And regulations were changed according to the orders at noon: the metal partitions were dragged away and a line of soldiers was placed instead, separating the crowd from the path leading to the checkpoint. And then a thin and red headed man stood on one of the concrete blocks, he was the prayer leader. He held a sermon before the hundreds that weren't permitted to pass and once he finished prayer-matts were placed on the ground and the people stood in line behind the sermonizer and held a prayer with great intention, they raised their hands pleading to their god and knelt on the filthy ground between the barbed wires and the men in uniform.
Among the thousands of men and women who flowed to the checkpoint like streams of human beings, one could see the portrait of those who had been murdered hanging from the inside walls, one of them was Ali Khalifa whom I had met, I had taken his photo and wrote about him:
There was a pleasurable moment in that filth when an old women support by a cane got out from among the group of men and proceeded determinately to walk towards the soldiers, this is what they call "a checkpoint break-in". She did not adhere to regulations, norm or orders, and didn't present her ID nor did she arrive from the zone designated for her sex. Despite her slow pace it seemed as though she was dashing forward, vigorously and enthusiastically, and she passed right by them while looking towards her destination.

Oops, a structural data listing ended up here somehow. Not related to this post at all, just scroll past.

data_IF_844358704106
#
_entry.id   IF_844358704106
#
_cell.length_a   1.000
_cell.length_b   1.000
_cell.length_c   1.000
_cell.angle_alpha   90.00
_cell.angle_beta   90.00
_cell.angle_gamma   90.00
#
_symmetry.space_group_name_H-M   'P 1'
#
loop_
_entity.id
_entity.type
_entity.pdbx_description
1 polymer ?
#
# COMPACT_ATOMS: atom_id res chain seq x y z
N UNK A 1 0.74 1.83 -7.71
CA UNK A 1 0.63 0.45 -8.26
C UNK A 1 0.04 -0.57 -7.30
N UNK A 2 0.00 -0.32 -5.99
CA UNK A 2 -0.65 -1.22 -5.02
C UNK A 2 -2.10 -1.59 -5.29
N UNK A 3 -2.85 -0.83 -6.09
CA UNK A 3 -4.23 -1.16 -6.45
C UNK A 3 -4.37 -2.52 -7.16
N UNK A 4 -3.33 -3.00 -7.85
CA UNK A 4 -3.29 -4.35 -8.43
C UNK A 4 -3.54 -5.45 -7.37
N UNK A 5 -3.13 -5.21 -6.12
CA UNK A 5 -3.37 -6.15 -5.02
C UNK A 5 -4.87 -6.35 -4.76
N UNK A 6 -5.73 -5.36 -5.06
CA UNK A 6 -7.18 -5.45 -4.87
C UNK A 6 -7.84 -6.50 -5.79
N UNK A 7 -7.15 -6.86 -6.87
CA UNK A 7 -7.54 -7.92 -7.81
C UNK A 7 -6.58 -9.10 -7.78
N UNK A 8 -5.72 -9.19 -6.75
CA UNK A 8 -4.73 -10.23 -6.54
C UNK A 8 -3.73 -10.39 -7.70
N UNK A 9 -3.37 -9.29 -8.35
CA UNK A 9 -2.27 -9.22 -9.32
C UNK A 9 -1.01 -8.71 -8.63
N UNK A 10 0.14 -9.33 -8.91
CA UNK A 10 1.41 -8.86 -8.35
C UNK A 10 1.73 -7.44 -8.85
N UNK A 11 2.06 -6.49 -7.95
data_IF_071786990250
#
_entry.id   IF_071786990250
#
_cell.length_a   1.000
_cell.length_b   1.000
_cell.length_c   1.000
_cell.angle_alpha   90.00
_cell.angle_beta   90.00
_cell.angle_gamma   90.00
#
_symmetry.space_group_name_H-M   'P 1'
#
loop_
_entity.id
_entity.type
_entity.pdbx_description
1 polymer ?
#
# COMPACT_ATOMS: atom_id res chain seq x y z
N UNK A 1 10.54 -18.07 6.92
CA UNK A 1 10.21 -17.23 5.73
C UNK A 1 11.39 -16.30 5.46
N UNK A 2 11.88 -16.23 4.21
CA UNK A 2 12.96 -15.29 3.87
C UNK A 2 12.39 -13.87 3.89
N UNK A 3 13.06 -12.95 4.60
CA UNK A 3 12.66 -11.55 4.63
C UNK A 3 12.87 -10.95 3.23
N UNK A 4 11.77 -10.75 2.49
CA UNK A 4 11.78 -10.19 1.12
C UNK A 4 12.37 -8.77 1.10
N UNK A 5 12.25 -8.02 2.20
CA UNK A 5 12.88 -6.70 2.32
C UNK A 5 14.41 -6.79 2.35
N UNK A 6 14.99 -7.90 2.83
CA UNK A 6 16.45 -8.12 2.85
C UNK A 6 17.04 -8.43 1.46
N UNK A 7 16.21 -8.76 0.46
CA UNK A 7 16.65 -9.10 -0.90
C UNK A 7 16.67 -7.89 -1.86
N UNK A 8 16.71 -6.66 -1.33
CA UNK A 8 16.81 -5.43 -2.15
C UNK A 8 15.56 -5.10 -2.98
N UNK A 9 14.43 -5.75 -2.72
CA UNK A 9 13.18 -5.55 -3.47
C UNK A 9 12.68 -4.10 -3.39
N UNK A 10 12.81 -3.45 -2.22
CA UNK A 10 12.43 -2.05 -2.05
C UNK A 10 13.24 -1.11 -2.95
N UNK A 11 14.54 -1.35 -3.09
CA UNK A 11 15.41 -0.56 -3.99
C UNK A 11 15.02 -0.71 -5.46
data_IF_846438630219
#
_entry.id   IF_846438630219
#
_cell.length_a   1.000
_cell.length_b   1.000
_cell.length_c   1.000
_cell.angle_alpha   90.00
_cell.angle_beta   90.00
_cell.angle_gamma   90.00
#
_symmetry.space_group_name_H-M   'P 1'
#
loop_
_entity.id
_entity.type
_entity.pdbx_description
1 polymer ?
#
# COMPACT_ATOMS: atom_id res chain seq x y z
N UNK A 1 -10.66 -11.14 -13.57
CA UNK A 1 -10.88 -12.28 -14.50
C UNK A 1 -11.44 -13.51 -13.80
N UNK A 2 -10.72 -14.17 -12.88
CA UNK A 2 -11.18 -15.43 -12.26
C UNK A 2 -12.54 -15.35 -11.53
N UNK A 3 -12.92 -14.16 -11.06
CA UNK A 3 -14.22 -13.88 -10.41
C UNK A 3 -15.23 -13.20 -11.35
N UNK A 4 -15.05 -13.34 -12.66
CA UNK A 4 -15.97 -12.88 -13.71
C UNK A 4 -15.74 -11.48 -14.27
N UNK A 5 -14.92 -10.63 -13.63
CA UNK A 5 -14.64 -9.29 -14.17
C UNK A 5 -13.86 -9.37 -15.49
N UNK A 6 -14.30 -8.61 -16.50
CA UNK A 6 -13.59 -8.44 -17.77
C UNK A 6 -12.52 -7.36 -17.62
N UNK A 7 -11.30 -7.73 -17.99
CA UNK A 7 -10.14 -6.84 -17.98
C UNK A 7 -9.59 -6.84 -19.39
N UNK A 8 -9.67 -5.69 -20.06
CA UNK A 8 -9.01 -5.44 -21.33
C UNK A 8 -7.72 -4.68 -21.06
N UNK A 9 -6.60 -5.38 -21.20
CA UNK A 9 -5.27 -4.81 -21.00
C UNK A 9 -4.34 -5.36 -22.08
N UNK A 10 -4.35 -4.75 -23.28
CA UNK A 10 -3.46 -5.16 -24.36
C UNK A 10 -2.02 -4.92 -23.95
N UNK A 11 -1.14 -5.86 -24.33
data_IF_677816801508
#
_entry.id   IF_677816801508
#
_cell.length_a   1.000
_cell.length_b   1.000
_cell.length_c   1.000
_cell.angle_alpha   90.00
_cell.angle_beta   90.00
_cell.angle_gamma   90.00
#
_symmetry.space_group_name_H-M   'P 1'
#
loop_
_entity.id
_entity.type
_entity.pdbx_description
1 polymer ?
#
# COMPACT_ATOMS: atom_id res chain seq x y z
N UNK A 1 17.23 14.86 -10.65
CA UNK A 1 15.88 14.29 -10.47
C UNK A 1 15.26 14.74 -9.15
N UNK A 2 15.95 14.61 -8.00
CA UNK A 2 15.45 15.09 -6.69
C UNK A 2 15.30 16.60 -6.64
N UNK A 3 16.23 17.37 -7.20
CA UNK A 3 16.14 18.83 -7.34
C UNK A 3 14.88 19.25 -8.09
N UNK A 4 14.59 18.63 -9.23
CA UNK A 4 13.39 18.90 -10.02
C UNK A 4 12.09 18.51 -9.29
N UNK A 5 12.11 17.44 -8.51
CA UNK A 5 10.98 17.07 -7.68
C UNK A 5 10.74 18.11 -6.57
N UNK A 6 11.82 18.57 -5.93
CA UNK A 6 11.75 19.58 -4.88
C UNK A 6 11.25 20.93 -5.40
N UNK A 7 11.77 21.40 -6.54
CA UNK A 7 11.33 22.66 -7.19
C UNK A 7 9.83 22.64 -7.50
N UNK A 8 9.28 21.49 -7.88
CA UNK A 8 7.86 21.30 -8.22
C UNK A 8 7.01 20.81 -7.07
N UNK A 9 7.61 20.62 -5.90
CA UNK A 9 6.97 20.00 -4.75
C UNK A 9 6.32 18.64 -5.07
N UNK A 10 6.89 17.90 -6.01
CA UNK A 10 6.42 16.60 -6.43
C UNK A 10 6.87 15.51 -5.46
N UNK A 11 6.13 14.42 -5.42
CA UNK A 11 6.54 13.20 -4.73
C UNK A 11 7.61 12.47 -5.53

And they, who couldn't stop her and her spirit, looked away, pretending not to see.
Translator: Charles K.
The cut in the defense budget is already felt here – very few soldiers around.
06:20 Azzun Atma: The checkpoint opened late this morning despite Ramadan. The soldiers say the delay was only ten minutes. A congested line of more than 70 laborers at the checkpoint. Only the computerized inspection stations are operating. The MP’s don’t open a manual inspection station because they say there aren’t enough soldiers. The soldiers ask us to speak to them “upstairs” so they’ll be allocated more manpower to open additional inspection stations. Is that how they see our role – to improve the checkpoints?
The laborers report waiting more than an hour.
We saw no laborers coming from the direction of the agricultural gate.
06:30 Shomron crossing: No police at the exit from Israel. An additional lane has been paved going east.
On the way we passed a transporter taking a large prefabricated structure to the settlements.
06:50 Za’tara/Tapuach: No soldiers at the stations. Light traffic on the road.
Yitzhar/Burin checkpoint: No military activity